To become an airline pilot you have to undergo many different tests. These include psychometric tests, verbal reasoning tests, mechanical comprehension, psycho-motor and technical. Nearly all Airline pilots will be tested on these psychometric and aptitude tests at some point during the selection process with an airline company.

Some airlines that use psychometric tests require potential pilots to undertake assessments:

  • British Airways
  • Emirates
  • Oxford Aviation
  • CTC Wings
  • Dragonair
  • Cathay Pacific
  • Copa Airlines


Preparation for these tests and your assessment is essential. You should look on the website for each of the different commercial airlines to find out their exact assessment routine and familiarise yourself with it. Very common tests that many commercial airline’s use are ability tests, situational judgement tests and personality questionnaires.

Ability Tests

These timed tests are designed to test the candidate’s different skill levels that are required for the role. Most of the questions are multiple-choice and include numerical reasoning, verbal reasoning and other aptitude tests. Example tests may include the Bearings test.

Situational Judgement Tests

These tests are designed to test a candidate’s ability to choose the correct course of action in a scenario. You are expected to answer these truthfully and as quickly as possible.

Personality Questionnaries

The purpose of the personality tests are to get an insight into the candidates behavioural tendencies. These tests are often conducted online and before your face-to-face assessment. There are no right or wrong answers to these tests. It is up to the specific airline how they sift out potential candidates from this test.

The airline pilot tests make up a big part of the airline pilot selection process and are essential to progress onto the airline pilot’s interview. You will most likely be invited to attend a day at the commercial airline’s recruitment/assessment centre to take the tests if your initial application is successful.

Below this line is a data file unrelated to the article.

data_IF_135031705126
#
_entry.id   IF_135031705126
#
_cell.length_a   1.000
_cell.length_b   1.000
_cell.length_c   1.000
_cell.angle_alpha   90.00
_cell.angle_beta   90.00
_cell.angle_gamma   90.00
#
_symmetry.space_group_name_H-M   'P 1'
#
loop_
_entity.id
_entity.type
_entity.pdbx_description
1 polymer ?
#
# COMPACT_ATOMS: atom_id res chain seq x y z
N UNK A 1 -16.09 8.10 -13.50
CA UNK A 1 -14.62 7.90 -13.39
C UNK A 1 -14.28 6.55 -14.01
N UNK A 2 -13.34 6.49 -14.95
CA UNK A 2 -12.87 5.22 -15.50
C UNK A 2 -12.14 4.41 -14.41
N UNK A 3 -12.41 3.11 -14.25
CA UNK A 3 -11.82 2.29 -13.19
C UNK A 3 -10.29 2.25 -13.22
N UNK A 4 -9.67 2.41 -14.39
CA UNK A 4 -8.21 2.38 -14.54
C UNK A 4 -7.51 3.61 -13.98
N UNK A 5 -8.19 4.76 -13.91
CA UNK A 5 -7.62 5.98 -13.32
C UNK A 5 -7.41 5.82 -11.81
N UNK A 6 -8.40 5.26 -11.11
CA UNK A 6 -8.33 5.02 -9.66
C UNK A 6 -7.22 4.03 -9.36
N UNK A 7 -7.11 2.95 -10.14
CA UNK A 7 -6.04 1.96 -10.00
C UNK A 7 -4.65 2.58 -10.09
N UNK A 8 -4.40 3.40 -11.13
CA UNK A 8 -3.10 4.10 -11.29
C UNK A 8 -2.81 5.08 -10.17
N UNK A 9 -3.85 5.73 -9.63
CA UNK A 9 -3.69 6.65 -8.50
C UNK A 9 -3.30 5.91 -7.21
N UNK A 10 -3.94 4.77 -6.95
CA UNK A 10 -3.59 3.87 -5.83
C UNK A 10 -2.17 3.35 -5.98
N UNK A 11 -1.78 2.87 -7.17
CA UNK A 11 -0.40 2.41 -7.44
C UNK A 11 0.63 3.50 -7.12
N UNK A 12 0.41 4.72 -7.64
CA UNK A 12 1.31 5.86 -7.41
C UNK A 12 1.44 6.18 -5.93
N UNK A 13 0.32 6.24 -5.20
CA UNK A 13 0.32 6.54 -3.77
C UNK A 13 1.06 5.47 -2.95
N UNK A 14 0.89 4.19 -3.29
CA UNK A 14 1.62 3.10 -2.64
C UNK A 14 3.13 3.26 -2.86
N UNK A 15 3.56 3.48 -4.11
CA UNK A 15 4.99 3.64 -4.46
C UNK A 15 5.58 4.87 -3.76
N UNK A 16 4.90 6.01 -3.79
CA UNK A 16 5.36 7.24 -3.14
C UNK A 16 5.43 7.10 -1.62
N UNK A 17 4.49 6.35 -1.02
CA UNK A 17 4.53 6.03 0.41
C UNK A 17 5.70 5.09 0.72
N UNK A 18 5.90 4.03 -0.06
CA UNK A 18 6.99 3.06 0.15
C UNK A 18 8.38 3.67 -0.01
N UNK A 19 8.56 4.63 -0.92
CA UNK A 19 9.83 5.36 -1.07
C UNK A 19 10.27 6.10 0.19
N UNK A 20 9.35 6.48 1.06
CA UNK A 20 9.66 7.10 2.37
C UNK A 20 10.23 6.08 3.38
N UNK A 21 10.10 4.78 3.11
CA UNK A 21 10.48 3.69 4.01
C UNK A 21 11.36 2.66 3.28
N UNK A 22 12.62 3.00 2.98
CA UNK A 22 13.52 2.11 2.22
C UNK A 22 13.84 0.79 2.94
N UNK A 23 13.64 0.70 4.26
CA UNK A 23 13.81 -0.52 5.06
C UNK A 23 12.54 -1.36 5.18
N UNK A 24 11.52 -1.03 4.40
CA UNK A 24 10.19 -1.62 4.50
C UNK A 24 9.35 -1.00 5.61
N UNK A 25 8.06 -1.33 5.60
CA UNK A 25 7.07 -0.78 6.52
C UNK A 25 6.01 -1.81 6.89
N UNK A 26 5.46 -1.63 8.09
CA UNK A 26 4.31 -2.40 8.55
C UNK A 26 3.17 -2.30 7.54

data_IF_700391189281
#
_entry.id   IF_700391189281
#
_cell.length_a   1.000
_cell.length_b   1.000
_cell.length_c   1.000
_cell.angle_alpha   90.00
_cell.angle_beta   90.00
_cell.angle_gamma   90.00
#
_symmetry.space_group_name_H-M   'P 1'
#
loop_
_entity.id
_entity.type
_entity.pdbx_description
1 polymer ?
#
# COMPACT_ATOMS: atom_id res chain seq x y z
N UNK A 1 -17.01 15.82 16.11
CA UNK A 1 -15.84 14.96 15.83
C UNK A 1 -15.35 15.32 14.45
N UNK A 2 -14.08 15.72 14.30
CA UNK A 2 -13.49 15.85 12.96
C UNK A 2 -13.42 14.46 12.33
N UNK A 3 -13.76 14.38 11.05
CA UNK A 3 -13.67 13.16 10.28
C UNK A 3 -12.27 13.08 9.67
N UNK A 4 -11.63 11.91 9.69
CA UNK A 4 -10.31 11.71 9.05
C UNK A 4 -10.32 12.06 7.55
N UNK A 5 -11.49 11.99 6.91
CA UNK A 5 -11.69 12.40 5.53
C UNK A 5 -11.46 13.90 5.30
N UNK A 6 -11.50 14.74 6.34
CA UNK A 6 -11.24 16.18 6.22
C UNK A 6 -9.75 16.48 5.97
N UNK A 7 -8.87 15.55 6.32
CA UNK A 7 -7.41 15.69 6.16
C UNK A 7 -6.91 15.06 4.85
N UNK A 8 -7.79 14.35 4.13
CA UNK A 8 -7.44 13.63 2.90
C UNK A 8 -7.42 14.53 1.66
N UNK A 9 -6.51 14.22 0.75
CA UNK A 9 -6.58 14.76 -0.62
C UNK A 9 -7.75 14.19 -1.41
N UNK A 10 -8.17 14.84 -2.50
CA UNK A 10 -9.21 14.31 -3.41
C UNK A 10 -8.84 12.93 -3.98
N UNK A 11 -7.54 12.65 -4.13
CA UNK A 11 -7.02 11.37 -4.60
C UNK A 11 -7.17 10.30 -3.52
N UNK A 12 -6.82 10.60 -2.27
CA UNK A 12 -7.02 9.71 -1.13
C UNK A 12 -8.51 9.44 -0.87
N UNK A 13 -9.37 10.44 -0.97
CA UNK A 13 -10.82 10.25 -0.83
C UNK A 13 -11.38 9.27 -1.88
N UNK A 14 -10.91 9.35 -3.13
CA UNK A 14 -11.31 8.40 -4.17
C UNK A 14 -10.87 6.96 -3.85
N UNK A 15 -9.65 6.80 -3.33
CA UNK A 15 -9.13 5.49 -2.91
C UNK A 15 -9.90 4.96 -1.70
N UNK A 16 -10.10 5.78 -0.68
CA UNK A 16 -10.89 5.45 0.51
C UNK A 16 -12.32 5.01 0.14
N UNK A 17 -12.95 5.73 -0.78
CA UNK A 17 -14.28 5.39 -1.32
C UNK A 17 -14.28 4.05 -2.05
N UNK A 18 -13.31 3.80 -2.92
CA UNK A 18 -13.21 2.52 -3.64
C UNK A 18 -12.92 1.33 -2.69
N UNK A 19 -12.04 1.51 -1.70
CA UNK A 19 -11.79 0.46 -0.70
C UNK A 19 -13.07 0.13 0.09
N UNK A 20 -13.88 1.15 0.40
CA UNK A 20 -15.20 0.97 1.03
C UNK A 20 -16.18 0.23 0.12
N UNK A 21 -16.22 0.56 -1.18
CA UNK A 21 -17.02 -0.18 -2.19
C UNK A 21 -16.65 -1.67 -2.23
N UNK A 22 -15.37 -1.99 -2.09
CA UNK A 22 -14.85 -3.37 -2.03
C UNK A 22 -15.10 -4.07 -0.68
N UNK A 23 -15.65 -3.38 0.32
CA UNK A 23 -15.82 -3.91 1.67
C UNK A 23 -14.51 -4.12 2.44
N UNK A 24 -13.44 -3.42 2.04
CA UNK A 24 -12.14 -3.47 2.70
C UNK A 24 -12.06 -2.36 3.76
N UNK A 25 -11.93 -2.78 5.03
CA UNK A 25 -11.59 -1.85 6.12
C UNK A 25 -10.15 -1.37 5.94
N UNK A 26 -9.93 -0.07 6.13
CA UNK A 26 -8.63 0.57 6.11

Once you have successfully obtained an EASA Part-FCL Commercial Pilot Licence (CPL) from the CAA (Civil Aviation Authority) in the UK under the governing body of the EASA (European Aviation Safety Agency) you can apply with commercial airlines to become an airline pilot.

Before you have obtained your CPL, tests such as the Bearings Test can be very beneficial for a pilot’s preparation as it helps the pilot hone their spatial orientation skills, attentiveness and stress tolerance. This is also why similar tests based on the bearings test are often used in the selection process with commercial airlines.


The bearings test (sometimes known as the Bearings Determination Test) is compliant with many of the essential standards, skills and abilities during the screening process at flight schools and commercial airlines. Getting practice using the bearings test prior to applying for a job in aviation can considerably boost your chances of success as an applicant.

The Bearings Test itself uses a simple multiple-choice approach where the candidate is presented with various static images of a planes cock-pit instruments. Below these instruments the candidate is presented with a beacon and 4 different planes. The candidate has to determine which of the 4 planes matches that of what the instruments show in relation to the beacon.

Along with the instruments in the Bearings Test includes radar screens, VOR/ADF beacons. This makes the test perfect to assess a candidates spatial orientation skills or to train yourself to improve your orientation skills.


The Bearings Test will improve your:

  • Stress Tolerance
  • Attentiveness
  • Spatial Orientation Skills
  • Preparation for Airline Pilot Psychometric Tests.

Key skills such as spatial awareness – the ability to understand where you are in physical space is essential for any pilot. The Bearings test achieves a high quality assessment of a pilots spatial awareness by presenting them with 3 different instruments, a beacon and a top view of 4 different planes. The candidate must then decide which aeroplane matches the instruments – testing their spatial awareness. The different instruments that the candidate is presented with are:

  • A directional indicator
  • Horizon indicator to determine whether the plane is banking
  • ADF (Automatic Direction Finder)